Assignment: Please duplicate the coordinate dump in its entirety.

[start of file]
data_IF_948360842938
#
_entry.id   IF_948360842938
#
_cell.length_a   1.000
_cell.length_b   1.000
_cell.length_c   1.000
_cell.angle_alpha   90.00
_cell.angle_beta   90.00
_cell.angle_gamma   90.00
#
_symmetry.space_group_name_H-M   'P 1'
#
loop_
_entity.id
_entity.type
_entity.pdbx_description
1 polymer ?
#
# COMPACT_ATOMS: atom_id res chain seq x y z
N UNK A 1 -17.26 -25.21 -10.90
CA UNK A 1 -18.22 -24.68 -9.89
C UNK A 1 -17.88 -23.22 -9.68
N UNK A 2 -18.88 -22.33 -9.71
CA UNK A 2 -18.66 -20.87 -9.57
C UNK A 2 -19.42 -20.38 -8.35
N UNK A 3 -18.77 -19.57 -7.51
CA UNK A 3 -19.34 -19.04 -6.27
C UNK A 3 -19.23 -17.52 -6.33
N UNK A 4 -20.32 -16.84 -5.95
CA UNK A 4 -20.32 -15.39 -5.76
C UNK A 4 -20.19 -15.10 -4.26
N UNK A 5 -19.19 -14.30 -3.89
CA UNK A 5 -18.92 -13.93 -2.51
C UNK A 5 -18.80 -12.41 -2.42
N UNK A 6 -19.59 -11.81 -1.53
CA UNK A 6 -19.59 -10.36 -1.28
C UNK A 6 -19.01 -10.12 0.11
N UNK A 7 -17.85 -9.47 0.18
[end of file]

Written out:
data_IF_948360842938
#
_entry.id   IF_948360842938
#
_cell.length_a   1.000
_cell.length_b   1.000
_cell.length_c   1.000
_cell.angle_alpha   90.00
_cell.angle_beta   90.00
_cell.angle_gamma   90.00
#
_symmetry.space_group_name_H-M   'P 1'
#
loop_
_entity.id
_entity.type
_entity.pdbx_description
1 polymer ?
#
# COMPACT_ATOMS: atom_id res chain seq x y z
N UNK A 1 -17.26 -25.21 -10.90
CA UNK A 1 -18.22 -24.68 -9.89
C UNK A 1 -17.88 -23.22 -9.68
N UNK A 2 -18.88 -22.33 -9.71
CA UNK A 2 -18.66 -20.87 -9.57
C UNK A 2 -19.42 -20.38 -8.35
N UNK A 3 -18.77 -19.57 -7.51
CA UNK A 3 -19.34 -19.04 -6.27
C UNK A 3 -19.23 -17.52 -6.33
N UNK A 4 -20.32 -16.84 -5.95
CA UNK A 4 -20.32 -15.39 -5.76
C UNK A 4 -20.19 -15.10 -4.26
N UNK A 5 -19.19 -14.30 -3.89
CA UNK A 5 -18.92 -13.93 -2.51
C UNK A 5 -18.80 -12.41 -2.42
N UNK A 6 -19.59 -11.81 -1.53
CA UNK A 6 -19.59 -10.36 -1.28
C UNK A 6 -19.01 -10.12 0.11
N UNK A 7 -17.85 -9.47 0.18